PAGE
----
An Invitation to Return: “Gomela” at Ashé Powerhouse Theater


I first encountered the mesmerizing work of poet Sunni Patterson last year at a Junebug Productions event, Homecoming Project Congo Square—a participatory storytelling performance series based in New Orleans in which Patterson was one of several featured artists—and her seemingly improvised spoken-word performance was like none other I had experienced. Since then I have looked forward to more chances to witness what can only be described as supreme mastery of the written and performed word.

Still, Junebug’s latest production Gomela/to return: Movement of Our Mother Tongue, which was written by Patterson and directed by Stephanie McKee, surpassed my expectations, having an impact that only comes when art is elevated to its highest calling: transforming those who encounter it and (re)directing us on a path toward justice.

Within 55 minutes, Gomela stretches hundreds of years and thousands of miles across ocean and land, connecting generations and unearthing deep cultural roots between Africa, Haiti, and New Orleans. The words of Patterson’s epic poem, spanning the life of the performance, contemporize manifestations and traumas of slavery through interpretations of police violence and the evolution of Jim Crow into mass incarceration; they also declare honor and power for black people with lines like “wild women are not to be tamed, only admired,” and “black boy proud of the black man he has become.”

Read the full article at PELICAN BOMB

Gambit Weekly reviews GOMELA

Review: Gomela/to Return: Movement of Our Mother Tongue

By Mary Pickard

Gomela/to Return: Movement of Our Mother Tongue, presented by Junebug Productions is one of the most innovative performances of the season, combining spoken word, movement, dance, photography and videography. Currently running at Ashe Power House, Gomela is a mesmerizing tapestry of creative forces that conveys the breadth of African-American history while emphasizing the resilience of black people.

Director Stephanie McKee, producer Kiyoko McCrae and poet Sunni Patterson studied under John O’Neal and Doris Derby, co-founders of Free Southern Theater, which became a major influence on the Black Arts Movement in the 1960s. Junebug Productions carries on Free Southern Theater’s mission to use the arts in support of civil rights, and Gomela touches on slavery, racial profiling, poverty, lack of opportunity, Hurricane Katrina and negative societal messages relating to the black community. 

The stark, contemporary setting of Ashe Power House allows the audience to become completely engrossed in the action. Patterson appears out of the darkness, dressed in golden garments, personifying an Orisha, a spirit in the Yoruba religion of southwestern Nigeria who reflects a godlike being. Startling costumes designed by Ja’nese Brooks-Galathe and Dana Leon Lima of Aya Designs suggest a traditional Orisha manifesting in ordinary people.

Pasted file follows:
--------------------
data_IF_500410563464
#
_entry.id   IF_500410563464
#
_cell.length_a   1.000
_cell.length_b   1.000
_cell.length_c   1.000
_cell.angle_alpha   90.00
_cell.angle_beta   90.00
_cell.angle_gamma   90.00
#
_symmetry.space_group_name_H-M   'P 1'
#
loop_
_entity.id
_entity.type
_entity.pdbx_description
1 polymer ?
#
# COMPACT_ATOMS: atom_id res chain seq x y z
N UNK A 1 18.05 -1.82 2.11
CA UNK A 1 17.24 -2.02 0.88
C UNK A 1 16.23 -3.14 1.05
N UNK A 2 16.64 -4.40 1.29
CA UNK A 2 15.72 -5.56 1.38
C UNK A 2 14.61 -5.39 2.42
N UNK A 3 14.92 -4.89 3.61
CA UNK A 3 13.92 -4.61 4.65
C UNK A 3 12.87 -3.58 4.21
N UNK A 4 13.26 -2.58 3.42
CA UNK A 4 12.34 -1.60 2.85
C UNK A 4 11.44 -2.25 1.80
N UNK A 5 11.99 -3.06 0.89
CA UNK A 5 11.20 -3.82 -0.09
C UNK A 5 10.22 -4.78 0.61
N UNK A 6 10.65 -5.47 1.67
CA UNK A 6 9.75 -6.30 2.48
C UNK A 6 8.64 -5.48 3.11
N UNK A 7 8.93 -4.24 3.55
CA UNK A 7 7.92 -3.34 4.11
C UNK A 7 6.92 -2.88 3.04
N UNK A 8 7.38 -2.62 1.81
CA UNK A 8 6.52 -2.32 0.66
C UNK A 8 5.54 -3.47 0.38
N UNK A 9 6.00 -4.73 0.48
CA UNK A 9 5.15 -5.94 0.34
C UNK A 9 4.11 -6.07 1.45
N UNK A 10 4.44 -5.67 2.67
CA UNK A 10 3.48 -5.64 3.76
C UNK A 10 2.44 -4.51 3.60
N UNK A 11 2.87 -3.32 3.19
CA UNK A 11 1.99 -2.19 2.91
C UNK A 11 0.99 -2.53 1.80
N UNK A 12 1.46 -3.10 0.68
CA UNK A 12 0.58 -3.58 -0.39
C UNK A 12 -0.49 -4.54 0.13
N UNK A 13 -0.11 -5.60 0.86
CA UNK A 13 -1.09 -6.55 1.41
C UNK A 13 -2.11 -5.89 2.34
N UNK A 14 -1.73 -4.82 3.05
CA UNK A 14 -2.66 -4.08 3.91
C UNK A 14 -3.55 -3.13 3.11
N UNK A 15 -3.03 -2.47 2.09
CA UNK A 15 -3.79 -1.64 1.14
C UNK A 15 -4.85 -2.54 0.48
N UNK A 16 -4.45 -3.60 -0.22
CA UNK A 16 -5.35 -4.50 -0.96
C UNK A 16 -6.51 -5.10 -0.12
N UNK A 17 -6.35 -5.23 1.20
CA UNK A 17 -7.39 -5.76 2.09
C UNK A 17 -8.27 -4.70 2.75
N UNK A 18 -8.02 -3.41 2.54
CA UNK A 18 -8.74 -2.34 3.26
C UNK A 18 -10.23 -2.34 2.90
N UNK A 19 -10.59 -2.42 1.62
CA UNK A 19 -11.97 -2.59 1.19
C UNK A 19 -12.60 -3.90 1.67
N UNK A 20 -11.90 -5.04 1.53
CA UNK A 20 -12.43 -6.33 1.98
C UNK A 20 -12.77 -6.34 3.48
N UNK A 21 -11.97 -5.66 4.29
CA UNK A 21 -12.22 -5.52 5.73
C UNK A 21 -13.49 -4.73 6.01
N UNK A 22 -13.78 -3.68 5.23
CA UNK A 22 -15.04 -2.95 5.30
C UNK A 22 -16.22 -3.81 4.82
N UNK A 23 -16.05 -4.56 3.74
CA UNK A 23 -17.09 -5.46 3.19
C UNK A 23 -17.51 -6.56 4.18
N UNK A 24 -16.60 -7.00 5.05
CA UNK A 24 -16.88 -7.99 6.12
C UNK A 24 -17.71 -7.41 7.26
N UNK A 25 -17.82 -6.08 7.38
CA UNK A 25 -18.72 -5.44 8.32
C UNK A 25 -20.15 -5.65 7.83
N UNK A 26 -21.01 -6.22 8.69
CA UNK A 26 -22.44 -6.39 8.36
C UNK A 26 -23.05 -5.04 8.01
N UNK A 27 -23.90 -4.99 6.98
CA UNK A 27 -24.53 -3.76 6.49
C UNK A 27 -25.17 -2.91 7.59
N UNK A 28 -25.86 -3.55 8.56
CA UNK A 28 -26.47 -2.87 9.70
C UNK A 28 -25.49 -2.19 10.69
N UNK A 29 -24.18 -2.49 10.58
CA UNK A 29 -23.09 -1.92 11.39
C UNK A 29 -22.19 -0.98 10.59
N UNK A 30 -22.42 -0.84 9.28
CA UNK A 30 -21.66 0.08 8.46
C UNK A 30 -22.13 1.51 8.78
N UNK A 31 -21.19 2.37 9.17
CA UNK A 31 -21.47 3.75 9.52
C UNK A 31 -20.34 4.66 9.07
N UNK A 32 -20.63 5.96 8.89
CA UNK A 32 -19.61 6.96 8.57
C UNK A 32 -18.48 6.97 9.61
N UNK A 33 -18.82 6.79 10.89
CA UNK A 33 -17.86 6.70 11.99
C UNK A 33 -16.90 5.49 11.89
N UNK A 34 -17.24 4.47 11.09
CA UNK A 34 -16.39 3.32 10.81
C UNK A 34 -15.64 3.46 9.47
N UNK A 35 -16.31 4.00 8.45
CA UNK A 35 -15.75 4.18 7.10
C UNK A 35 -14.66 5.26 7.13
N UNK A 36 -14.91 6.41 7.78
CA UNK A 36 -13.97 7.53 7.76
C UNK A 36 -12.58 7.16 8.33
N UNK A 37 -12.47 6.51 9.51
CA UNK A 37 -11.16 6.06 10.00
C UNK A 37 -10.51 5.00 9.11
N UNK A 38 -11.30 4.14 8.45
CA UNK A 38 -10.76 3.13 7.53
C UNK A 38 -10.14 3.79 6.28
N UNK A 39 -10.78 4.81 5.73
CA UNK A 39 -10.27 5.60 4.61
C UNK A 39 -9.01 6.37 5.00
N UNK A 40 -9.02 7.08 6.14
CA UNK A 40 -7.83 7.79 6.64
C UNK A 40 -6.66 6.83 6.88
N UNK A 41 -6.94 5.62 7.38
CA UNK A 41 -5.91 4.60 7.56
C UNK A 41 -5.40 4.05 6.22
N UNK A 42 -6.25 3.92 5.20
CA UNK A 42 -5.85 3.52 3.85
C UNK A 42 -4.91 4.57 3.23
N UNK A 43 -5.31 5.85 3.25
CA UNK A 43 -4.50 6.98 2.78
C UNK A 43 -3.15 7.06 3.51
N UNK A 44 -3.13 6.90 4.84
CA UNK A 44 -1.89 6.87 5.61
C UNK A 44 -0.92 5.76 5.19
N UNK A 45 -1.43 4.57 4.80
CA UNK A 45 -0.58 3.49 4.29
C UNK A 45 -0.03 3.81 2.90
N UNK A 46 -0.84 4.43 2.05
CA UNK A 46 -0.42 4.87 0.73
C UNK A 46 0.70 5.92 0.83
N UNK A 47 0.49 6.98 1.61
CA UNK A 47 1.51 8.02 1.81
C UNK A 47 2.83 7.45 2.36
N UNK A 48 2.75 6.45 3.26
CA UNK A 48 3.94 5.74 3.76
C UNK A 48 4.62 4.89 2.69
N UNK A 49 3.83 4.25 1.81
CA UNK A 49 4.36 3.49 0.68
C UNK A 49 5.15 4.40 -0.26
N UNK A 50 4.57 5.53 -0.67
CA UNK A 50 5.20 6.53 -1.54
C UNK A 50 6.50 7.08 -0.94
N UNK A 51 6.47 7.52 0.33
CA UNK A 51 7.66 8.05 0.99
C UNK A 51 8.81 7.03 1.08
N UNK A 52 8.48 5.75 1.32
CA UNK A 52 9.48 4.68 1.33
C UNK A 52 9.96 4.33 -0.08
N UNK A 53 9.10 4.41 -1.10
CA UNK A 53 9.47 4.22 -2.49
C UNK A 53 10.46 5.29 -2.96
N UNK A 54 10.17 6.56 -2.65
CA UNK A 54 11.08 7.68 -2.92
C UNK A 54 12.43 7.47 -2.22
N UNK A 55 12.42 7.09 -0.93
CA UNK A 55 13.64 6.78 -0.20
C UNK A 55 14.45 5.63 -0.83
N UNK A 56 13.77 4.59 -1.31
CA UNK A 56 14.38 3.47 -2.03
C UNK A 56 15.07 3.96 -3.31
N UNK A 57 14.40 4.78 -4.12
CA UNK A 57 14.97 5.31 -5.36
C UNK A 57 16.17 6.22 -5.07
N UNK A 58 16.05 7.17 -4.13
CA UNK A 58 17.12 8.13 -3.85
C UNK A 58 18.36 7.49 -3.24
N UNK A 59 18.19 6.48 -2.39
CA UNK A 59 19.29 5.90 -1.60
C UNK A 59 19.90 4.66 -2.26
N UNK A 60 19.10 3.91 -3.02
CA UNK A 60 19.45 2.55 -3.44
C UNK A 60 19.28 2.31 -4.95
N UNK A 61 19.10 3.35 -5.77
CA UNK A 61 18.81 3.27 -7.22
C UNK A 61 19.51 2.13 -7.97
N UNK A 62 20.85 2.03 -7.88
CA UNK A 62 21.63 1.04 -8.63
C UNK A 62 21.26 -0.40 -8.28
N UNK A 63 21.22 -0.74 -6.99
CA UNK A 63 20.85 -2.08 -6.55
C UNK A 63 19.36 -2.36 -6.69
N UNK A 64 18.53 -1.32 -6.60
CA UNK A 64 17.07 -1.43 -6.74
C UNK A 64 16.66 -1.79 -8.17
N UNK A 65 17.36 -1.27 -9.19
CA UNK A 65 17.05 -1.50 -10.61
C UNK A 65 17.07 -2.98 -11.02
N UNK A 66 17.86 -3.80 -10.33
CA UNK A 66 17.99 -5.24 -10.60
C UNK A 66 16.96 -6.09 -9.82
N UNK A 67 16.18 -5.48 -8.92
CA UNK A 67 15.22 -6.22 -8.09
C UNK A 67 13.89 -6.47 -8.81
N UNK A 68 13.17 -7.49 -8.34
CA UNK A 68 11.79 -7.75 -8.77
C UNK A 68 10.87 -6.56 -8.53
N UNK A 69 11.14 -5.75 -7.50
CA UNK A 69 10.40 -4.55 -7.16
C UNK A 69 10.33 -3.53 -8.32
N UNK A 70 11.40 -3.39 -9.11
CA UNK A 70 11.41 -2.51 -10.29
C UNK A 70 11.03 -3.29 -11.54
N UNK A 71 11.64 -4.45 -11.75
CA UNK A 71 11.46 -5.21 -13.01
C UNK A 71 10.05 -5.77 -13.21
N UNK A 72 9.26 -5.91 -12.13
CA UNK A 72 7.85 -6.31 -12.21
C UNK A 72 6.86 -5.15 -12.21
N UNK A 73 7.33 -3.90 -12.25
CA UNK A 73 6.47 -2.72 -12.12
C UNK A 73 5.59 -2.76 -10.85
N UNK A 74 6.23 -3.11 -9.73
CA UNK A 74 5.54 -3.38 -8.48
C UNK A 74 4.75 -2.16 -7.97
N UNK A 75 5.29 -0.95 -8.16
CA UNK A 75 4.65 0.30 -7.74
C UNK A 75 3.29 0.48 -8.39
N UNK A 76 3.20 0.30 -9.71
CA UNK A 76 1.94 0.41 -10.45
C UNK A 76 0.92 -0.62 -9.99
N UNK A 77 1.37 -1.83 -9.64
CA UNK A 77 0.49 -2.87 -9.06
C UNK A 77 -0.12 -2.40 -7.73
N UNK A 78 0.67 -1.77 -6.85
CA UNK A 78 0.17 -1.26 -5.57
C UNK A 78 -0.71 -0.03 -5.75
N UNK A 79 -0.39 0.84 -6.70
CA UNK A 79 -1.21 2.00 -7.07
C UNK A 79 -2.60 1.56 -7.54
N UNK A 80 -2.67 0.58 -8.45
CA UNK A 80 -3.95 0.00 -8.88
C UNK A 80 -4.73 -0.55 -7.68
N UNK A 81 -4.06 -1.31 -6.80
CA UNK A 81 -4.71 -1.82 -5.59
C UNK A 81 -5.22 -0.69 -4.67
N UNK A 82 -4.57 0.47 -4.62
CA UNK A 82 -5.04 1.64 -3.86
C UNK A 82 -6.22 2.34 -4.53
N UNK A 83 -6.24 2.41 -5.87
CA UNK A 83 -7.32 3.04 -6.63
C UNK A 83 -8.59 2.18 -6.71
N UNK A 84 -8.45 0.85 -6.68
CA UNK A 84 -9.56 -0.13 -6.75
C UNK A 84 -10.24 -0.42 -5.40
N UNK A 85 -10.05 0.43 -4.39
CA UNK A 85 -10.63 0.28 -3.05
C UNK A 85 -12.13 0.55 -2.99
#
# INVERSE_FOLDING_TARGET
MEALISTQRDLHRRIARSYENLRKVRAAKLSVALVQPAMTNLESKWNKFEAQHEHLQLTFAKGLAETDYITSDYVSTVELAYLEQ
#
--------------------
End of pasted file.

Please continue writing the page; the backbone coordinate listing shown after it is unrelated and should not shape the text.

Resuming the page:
With little linear plot, performers artistically express how it feels to be black in America. Photographs and images projected on floor-to-ceiling scrims allow for broader interpretations of Patterson’s words as Jawara Simon beats traditional West African rhythms on a djembe. A haunting video showing Sandra Bland’s 2015 arrest in Texas for failing to signal a lane change elicits feelings of despair. She died in jail three days later. Evocative choreography by Jeremy Guyton, Kai Knight and Kesha McKey employs modern, African and second-line dance movements, and it is emotional, frightening and powerful. In one scene, Guyton franticly evades police....

Read the full article at Gambit Weekly

American Theater Magazine, Know a Theatre: Junebug Productions of New Orleans


"...Gomela/to return: Movement of Our Mother Tongue, which has been in development for the past two years, will premiere in January 2017 and will begin touring in April 2017. The production will feature seven artists and the work of four designers. “Gomela,” a Bantu word, means “to go back to/to return.” Featuring award-winning poet Sunni Patterson, Gomela will highlight the vibrant and percussive movements and stories that breathe life into ancient forms (African dance and drumming) and new artistic expression (spoken word, hip-hop, jazz) that illuminate the connection between Africa, Haiti, and New Orleans.

Photo by Melisa Cardona

Photo by Melisa Cardona

At its core, the show focuses on gentrification, New Orleanians returning after Katrina, Black Lives Matter, and the beauty and resilience of black people, past and present. Similar to the Homecoming Project, the show addresses the threat of New Orleans culture, institutions, and general way of life going by the wayside in the name of progress, development, and rebuilding. Sunni Patterson, the lead artist in the project, was born and raised in New Orleans but was forced to move after Katrina due to rising costs. Her story is representative of the experience of so many New Orleanians. This piece aims to raise the issue of racial inequity in rebuilding, development, and gentrification as New Orleans becomes more and more white and affluent..."

Read the full article at American Theater Magazine